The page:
coping with childhood trauma
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Coping With Childhood Trauma, How Fear of Asking Questions is Connected to Your Past

Coping With Childhood Trauma

Why do I have to go to sleep early? Why can’t my friend come over after school? Where do babies come from? Why is the sky blue? Why is it that as kids, new to the world, we are fearless to ask questions, but as we get older, we grow so fearful to ask questions? The questions don’t stop coming, we just stop asking. The topics may change as we get older, but the inquisitive mind never ceases.

Questions have a way of presenting threat for the anticipated answer. Will asking this question scare my love interest away? Are my classmates or professor going to think I’m stupid if I ask this? Will my boss regret hiring me? We ask and receive questions daily. What is it that eventually brings us to silence in adulthood?

There are the more universal reasons, like the fear of others’ reactions, or what posing the question might mean for a relationship, or simply being afraid of the answer. There are reasons beyond these that are rooted in past experiences. For many, questioning the norm or asking general clarification questions is encouraged and rewarded in their youth. Others receive negativity in the form of scolding, embarrassment, or condescending tones. The accumulation of such experiences creates a fear complex that imposes itself on your confidence and sense of security when you have a question to ask. 

When I have a question in class, at work, or more frequently in conversation with friends, I am sometimes afraid to ask. I overthink my question and interpretation of the situation. I recently texted a close friend asking him for a favor. After asking, I felt extremely nervous, even though it was a simple request. I realized it was because often, as a child, my questions were met with anger and hostility from caretakers and adult figures in my life. These sorts of experiences are not uncommon, and as we grow to become adults the trauma resurfaces.

Studies show that minority children struggle with asking questions more often, and this comes as no surprise.  Black and brown students from low income communities are not encouraged to ask questions as much as their white and Asian counterparts. This bias imposed by teachers has a long-lasting effect that often informs the comfortability black and brown students have in professional settings. A Vox interview statement by a researcher at Northwestern University says that “In a working-class context, where people have less economic safety net, it’s much more dangerous to be all about you and express yourself and challenge the rules.” The biases teachers have against black and brown students are a part of the systematic racism in the foundations of modern society.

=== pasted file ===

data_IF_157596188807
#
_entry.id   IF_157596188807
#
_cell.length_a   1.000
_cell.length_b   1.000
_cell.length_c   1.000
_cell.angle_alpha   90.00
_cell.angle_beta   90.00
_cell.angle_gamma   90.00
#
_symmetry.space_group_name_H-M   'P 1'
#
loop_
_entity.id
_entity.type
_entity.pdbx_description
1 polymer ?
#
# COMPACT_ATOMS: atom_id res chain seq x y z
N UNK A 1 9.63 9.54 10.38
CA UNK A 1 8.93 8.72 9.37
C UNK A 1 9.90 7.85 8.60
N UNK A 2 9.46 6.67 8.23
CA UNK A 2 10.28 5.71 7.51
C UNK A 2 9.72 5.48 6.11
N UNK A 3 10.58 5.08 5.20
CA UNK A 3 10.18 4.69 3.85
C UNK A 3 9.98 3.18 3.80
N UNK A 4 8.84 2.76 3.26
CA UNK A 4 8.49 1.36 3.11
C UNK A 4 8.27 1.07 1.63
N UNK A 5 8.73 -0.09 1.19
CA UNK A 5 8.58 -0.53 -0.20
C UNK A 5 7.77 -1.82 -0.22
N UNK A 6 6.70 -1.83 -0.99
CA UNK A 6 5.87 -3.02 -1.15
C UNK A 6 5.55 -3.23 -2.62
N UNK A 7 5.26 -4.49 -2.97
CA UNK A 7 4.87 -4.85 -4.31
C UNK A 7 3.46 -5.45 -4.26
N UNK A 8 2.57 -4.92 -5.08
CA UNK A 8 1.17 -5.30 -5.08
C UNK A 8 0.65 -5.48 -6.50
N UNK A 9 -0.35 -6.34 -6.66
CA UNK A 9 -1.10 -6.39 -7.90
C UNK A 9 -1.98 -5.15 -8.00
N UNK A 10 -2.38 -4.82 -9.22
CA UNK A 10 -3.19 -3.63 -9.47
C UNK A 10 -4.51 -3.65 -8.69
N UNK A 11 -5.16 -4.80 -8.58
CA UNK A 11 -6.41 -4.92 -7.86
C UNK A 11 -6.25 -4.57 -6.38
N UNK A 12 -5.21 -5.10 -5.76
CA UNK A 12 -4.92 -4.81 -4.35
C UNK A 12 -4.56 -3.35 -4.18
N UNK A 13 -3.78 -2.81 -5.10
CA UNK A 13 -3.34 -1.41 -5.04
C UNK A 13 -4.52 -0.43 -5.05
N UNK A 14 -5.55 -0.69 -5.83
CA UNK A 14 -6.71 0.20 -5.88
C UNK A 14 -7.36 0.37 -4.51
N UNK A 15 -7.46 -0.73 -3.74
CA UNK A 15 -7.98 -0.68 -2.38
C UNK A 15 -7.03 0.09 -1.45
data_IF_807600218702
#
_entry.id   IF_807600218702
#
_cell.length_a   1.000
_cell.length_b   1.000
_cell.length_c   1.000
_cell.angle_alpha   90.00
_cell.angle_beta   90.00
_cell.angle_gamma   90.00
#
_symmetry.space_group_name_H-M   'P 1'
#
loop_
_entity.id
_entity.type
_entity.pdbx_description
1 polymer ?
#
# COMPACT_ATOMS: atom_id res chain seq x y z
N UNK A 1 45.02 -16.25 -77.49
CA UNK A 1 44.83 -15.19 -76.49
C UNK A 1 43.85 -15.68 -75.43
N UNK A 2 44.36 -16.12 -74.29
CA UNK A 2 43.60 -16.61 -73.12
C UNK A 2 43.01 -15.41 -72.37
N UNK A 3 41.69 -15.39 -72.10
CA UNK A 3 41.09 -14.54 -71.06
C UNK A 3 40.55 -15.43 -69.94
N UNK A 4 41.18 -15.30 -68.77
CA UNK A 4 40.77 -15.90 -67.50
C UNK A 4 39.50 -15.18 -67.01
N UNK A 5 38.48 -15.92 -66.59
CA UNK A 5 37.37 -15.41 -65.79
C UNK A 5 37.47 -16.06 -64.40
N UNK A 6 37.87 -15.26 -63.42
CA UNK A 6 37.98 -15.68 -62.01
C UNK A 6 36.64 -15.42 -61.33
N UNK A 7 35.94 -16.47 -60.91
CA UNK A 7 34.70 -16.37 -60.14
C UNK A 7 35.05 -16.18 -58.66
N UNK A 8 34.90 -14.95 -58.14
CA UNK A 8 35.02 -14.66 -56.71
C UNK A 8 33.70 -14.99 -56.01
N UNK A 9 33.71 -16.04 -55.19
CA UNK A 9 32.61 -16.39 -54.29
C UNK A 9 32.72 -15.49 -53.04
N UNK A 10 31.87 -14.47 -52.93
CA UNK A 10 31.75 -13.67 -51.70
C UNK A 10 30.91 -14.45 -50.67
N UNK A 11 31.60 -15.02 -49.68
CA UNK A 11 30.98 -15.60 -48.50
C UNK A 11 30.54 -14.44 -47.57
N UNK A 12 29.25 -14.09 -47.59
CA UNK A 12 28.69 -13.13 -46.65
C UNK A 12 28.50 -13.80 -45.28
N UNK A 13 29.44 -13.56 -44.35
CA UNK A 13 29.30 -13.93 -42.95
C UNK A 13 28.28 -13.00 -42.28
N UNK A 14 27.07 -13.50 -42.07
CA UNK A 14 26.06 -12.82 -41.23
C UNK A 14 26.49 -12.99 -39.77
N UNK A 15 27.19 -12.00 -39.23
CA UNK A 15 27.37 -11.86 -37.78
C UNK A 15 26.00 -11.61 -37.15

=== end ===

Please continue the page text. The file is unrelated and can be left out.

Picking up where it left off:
“Preexisting notions of a student’s abilities based on their race, gender, or socioeconomic background can greatly influence a teacher’s attitude towards the student.”

Some ideas come about in a cyclic way through the schooling system. Preexisting notions of a student’s abilities based on their race, gender, or socioeconomic background can greatly influence a teacher’s attitude towards the student. Self-fulfilling prophecy is a psychological term that describes a person’s tendency to perform the way they expect themselves to. A child’s confidence is informed by authority figures, like teachers and parents. If someone is acting in a way that makes you feel you are less entitled to clarification or learning, it makes you second guess asking a question.

Students from minority groups and low-income backgrounds do not always have the same entitlement to their education as do white students from wealthy backgrounds. There is not as much generational familiarity with the system. Students from backgrounds with more familiarity with our schooling systems often participate more in class. In return, they receive more attention from teachers, and their inquisitiveness is reinforced.

Women also tend to shy away from speaking up and asking questions. The resistance stems from gender expectations. One can even see the different ways boys and girls approach class. We often see white male students, especially at a young age, very excited and unafraid to ask questions in the classroom compared to girls. They are not inherently more likely to ask questions, rather this is the result of the dominant-man and submissive-woman gender role that is imposed on children at a young age.

Coping with childhood trauma is not easy, but going forth, we must create environments where all children’s ideas, questions, and fears are heard despite their race, gender or socio-economic status. And as adults we should learn to not perpetuate the pathologies that lead to this toxic thinking, and do the work to heal from the experiences that shape our fears. 

This piece is based on experience and some research. If you are struggling coping with childhood trauma consult a mental health care professional.

Featured Photo by Artem Maltsev 

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